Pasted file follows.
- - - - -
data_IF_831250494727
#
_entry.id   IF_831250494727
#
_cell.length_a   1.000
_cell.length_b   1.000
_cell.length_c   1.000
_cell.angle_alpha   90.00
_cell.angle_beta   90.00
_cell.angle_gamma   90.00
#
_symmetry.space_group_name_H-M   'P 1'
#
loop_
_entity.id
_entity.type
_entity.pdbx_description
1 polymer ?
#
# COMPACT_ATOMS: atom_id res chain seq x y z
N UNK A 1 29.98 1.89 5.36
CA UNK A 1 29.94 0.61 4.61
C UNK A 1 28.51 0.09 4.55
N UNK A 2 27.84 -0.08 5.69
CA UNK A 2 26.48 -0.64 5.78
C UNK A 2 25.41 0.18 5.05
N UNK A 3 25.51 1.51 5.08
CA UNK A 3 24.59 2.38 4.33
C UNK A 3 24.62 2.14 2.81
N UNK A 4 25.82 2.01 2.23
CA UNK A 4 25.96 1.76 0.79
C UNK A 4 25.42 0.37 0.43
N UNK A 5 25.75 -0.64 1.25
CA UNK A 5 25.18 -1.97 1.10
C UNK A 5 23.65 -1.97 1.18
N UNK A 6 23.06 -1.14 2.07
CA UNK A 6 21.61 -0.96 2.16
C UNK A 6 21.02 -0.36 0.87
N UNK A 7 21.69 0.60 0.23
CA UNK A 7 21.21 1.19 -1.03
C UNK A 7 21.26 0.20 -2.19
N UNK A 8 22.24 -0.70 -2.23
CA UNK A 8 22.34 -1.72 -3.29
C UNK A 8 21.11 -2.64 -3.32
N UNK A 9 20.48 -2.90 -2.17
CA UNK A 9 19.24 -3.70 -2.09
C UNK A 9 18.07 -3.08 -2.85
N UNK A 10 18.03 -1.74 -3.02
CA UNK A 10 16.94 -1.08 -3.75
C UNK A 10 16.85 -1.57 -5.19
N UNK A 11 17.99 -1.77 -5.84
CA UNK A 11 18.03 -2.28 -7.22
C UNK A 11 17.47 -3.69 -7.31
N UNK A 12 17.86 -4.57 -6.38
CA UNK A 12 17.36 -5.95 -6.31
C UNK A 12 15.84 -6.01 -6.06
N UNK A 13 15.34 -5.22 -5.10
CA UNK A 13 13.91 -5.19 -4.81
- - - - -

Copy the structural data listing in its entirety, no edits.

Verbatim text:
data_IF_831250494727
#
_entry.id   IF_831250494727
#
_cell.length_a   1.000
_cell.length_b   1.000
_cell.length_c   1.000
_cell.angle_alpha   90.00
_cell.angle_beta   90.00
_cell.angle_gamma   90.00
#
_symmetry.space_group_name_H-M   'P 1'
#
loop_
_entity.id
_entity.type
_entity.pdbx_description
1 polymer ?
#
# COMPACT_ATOMS: atom_id res chain seq x y z
N UNK A 1 29.98 1.89 5.36
CA UNK A 1 29.94 0.61 4.61
C UNK A 1 28.51 0.09 4.55
N UNK A 2 27.84 -0.08 5.69
CA UNK A 2 26.48 -0.64 5.78
C UNK A 2 25.41 0.18 5.05
N UNK A 3 25.51 1.51 5.08
CA UNK A 3 24.59 2.38 4.33
C UNK A 3 24.62 2.14 2.81
N UNK A 4 25.82 2.01 2.23
CA UNK A 4 25.96 1.76 0.79
C UNK A 4 25.42 0.37 0.43
N UNK A 5 25.75 -0.64 1.25
CA UNK A 5 25.18 -1.97 1.10
C UNK A 5 23.65 -1.97 1.18
N UNK A 6 23.06 -1.14 2.07
CA UNK A 6 21.61 -0.96 2.16
C UNK A 6 21.02 -0.36 0.87
N UNK A 7 21.69 0.60 0.23
CA UNK A 7 21.21 1.19 -1.03
C UNK A 7 21.26 0.20 -2.19
N UNK A 8 22.24 -0.70 -2.23
CA UNK A 8 22.34 -1.72 -3.29
C UNK A 8 21.11 -2.64 -3.32
N UNK A 9 20.48 -2.90 -2.17
CA UNK A 9 19.24 -3.70 -2.09
C UNK A 9 18.07 -3.08 -2.85
N UNK A 10 18.03 -1.74 -3.02
CA UNK A 10 16.94 -1.08 -3.75
C UNK A 10 16.85 -1.57 -5.19
N UNK A 11 17.99 -1.77 -5.84
CA UNK A 11 18.03 -2.28 -7.22
C UNK A 11 17.47 -3.69 -7.31
N UNK A 12 17.86 -4.57 -6.38
CA UNK A 12 17.36 -5.95 -6.31
C UNK A 12 15.84 -6.01 -6.06
N UNK A 13 15.34 -5.22 -5.10
CA UNK A 13 13.91 -5.19 -4.81